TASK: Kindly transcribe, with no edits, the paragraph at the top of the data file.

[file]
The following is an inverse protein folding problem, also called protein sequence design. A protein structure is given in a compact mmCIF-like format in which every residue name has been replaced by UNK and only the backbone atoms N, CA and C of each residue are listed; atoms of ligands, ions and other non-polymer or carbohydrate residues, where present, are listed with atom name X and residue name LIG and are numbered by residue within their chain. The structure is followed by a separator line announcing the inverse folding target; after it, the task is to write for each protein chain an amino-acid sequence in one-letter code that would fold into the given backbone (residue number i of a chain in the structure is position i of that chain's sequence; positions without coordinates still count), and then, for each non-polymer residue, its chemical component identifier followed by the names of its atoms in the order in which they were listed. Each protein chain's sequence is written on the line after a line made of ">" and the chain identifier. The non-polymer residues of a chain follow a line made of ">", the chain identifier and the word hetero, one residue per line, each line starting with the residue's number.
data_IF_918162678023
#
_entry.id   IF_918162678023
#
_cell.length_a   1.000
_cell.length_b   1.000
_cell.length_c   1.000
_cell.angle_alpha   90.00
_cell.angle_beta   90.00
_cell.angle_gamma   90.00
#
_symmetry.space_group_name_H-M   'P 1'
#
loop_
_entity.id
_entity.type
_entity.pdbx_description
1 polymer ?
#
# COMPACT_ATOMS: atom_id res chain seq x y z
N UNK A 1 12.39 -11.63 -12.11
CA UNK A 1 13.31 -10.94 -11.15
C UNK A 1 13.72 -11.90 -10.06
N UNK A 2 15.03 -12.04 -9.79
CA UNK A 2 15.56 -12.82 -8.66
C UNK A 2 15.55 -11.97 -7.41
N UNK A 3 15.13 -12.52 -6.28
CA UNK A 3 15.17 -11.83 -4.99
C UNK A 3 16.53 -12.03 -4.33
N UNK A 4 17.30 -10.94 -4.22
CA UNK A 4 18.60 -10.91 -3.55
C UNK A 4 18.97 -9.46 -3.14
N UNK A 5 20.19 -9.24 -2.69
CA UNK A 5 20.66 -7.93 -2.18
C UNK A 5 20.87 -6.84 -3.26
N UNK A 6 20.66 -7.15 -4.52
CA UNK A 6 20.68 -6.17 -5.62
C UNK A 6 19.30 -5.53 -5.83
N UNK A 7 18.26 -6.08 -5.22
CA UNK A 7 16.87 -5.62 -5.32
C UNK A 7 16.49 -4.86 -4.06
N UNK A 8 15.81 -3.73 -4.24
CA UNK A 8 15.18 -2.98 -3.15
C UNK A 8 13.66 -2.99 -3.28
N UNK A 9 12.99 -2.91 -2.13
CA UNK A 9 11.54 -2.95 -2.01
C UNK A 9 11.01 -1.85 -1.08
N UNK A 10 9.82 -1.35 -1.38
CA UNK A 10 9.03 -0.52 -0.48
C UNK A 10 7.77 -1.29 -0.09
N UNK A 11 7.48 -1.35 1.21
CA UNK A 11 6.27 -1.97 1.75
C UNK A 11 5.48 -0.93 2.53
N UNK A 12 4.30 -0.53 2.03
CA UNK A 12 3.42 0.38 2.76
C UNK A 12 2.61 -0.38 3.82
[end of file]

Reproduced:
The following is an inverse protein folding problem, also called protein sequence design. A protein structure is given in a compact mmCIF-like format in which every residue name has been replaced by UNK and only the backbone atoms N, CA and C of each residue are listed; atoms of ligands, ions and other non-polymer or carbohydrate residues, where present, are listed with atom name X and residue name LIG and are numbered by residue within their chain. The structure is followed by a separator line announcing the inverse folding target; after it, the task is to write for each protein chain an amino-acid sequence in one-letter code that would fold into the given backbone (residue number i of a chain in the structure is position i of that chain's sequence; positions without coordinates still count), and then, for each non-polymer residue, its chemical component identifier followed by the names of its atoms in the order in which they were listed. Each protein chain's sequence is written on the line after a line made of ">" and the chain identifier. The non-polymer residues of a chain follow a line made of ">", the chain identifier and the word hetero, one residue per line, each line starting with the residue's number.